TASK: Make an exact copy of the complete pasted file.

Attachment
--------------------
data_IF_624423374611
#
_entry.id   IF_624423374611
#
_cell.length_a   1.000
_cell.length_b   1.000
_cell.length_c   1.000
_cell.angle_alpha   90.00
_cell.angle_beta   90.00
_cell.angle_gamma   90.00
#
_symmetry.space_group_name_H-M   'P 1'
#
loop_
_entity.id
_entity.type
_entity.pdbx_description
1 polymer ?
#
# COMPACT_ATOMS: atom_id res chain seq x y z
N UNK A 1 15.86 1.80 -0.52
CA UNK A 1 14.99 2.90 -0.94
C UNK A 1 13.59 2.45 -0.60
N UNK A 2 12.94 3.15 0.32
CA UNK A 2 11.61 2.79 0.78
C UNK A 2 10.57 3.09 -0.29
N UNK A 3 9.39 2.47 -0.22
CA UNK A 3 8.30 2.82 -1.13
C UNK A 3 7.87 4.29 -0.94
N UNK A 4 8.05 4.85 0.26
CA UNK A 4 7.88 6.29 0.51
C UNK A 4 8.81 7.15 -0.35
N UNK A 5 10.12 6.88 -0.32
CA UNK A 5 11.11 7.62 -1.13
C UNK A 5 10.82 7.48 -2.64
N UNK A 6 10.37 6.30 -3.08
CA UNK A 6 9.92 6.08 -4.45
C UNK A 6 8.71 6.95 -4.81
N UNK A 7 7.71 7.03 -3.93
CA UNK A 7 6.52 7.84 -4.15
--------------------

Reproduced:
data_IF_624423374611
#
_entry.id   IF_624423374611
#
_cell.length_a   1.000
_cell.length_b   1.000
_cell.length_c   1.000
_cell.angle_alpha   90.00
_cell.angle_beta   90.00
_cell.angle_gamma   90.00
#
_symmetry.space_group_name_H-M   'P 1'
#
loop_
_entity.id
_entity.type
_entity.pdbx_description
1 polymer ?
#
# COMPACT_ATOMS: atom_id res chain seq x y z
N UNK A 1 15.86 1.80 -0.52
CA UNK A 1 14.99 2.90 -0.94
C UNK A 1 13.59 2.45 -0.60
N UNK A 2 12.94 3.15 0.32
CA UNK A 2 11.61 2.79 0.78
C UNK A 2 10.57 3.09 -0.29
N UNK A 3 9.39 2.47 -0.22
CA UNK A 3 8.30 2.82 -1.13
C UNK A 3 7.87 4.29 -0.94
N UNK A 4 8.05 4.85 0.26
CA UNK A 4 7.88 6.29 0.51
C UNK A 4 8.81 7.15 -0.35
N UNK A 5 10.12 6.88 -0.32
CA UNK A 5 11.11 7.62 -1.13
C UNK A 5 10.82 7.48 -2.64
N UNK A 6 10.37 6.30 -3.08
CA UNK A 6 9.92 6.08 -4.45
C UNK A 6 8.71 6.95 -4.81
N UNK A 7 7.71 7.03 -3.93
CA UNK A 7 6.52 7.84 -4.15